Russian naval vessels are scheduled to dock at the Preah Sihanouk port this November, while an official visit by the president of the Cambodian Senate has been suggested for later next year, following its 5th-mandate election.

The Senate election is expected to take place in March, and former Prime Minister Hun Sen has said he will stand for the presidency.

Both the naval and Senate visits are intended to tighten diplomatic ties and cooperation between the two countries.

The plans were revealed during an October 26 meeting between Prime Minister Hun Manet and Russian ambassador to Cambodia Anatoly Borovik.

According to Manet’s social media post following the meeting, both sides expressed their desire for enhanced relations and cooperation. Manet also suggested a visit by the next Senate president, hinting that it would include defence and security exchanges.

The post described Cambodia-Russia relations as “good”, adding that Russian naval vessels are set to arrive in the Kingdom next month.

During the meeting, Borovik noted the 67 years of good diplomatic ties between Cambodia and Russia and expressed his belief that their friendship will grow even stronger in the future.

He thanked Cambodia for acting as a broker between ASEAN and Russia, saying this has elevated ASEAN-Russia dialogue to another level.

Manet recalled that cooperation between the two countries has traditionally been excellent, especially when the then-Soviet Union (USSR)provided assistance for Cambodia to re-build itself after the collapse of the genocidal Khmer Rouge regime.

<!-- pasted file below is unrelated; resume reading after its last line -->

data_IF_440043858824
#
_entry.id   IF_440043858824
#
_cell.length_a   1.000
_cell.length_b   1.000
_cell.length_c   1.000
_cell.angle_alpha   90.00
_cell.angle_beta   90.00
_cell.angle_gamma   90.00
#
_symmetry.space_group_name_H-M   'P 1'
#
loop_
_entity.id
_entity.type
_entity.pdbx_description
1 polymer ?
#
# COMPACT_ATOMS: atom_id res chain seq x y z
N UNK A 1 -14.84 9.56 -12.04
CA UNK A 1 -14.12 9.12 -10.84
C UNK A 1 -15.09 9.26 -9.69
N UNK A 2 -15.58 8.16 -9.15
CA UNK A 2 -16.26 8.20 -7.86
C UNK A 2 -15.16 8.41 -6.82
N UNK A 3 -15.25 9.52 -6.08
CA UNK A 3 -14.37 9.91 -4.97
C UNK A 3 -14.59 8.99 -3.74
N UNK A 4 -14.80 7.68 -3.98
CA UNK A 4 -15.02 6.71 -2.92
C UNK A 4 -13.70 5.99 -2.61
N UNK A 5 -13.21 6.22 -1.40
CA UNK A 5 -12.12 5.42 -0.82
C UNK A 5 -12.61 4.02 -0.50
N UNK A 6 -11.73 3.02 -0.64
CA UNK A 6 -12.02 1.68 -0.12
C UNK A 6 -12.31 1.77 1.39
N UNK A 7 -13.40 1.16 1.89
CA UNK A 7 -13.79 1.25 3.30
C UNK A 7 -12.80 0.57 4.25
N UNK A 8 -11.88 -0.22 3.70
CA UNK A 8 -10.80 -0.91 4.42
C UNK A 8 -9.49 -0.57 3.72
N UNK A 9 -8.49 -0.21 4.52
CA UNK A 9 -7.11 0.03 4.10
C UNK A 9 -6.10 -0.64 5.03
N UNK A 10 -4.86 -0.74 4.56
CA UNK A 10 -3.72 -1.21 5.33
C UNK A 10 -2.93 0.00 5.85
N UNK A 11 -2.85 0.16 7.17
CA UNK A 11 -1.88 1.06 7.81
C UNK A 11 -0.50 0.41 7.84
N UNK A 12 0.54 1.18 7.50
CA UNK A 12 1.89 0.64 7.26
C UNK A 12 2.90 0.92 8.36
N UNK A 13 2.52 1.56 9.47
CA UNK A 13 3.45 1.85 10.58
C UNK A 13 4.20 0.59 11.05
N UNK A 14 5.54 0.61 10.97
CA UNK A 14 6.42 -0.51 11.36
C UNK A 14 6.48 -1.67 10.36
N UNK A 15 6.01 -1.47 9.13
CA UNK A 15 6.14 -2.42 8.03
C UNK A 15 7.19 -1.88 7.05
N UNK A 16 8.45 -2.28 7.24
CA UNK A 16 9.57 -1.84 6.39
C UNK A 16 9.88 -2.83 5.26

He assured the ambassador that the Kingdom’s foreign policy remains unchanged, especially regarding Cambodia-Russia bilateral relations.

Borovik also reaffirmed his government’s commitment to encouraging Russian investment in Cambodia, especially in the auto and mechanical industries, agricultural machinery, medical equipment and information technology.

“In addition to our existing cooperation, we discussed strengthening and expanding tourist and educational exchanges, as well as other areas of common interests for the two countries and peoples,” added Manet.

Following the meeting, Borovik took to social media to thank the prime minister for the warm welcome.

“Honoured to have meeting with Hun Manet, Prime Minister of Cambodia. Both sides are aiming to promote Russia-Cambodia relations in many spheres even further,” he tweeted.

Yang Peou, secretary-general of the Royal Academy of Cambodia, explained on October 26 that as a sovereign nation, Cambodia can form relations with any other country, as long as it respects the embargos of other members of the international community.

“When it comes to our relationship with Russia, we must remember that we have a long history of assisting one another, such as during the Civil War. The then-USSR helped Cambodia a lot,” he added.

He continued that there are no issues with Cambodia-Russia cooperation in sectors that are not under embargo, as the times have changed since the Cold War era. No country can be totally isolated.

“Cambodia should examine potential areas of cooperation that will benefit both sides,” he said.

Further cooperation was announced by Cambodian National Police chief Sar Thet, who accepted an invitation by the Russian Security Service to provide Cambodian police officers with digital training in Russia.

He met with a delegation from the regional office of the Russian Security Service on October 25.

“I support any opportunity for our officers to receive new skills and technical training, particularly ones that can be used to combat cybercrime. Cambodia has sent police officers to Russia to learn other skills in the past, and we will continue to do so, in this case to receive training in cybercrime skills,” he said.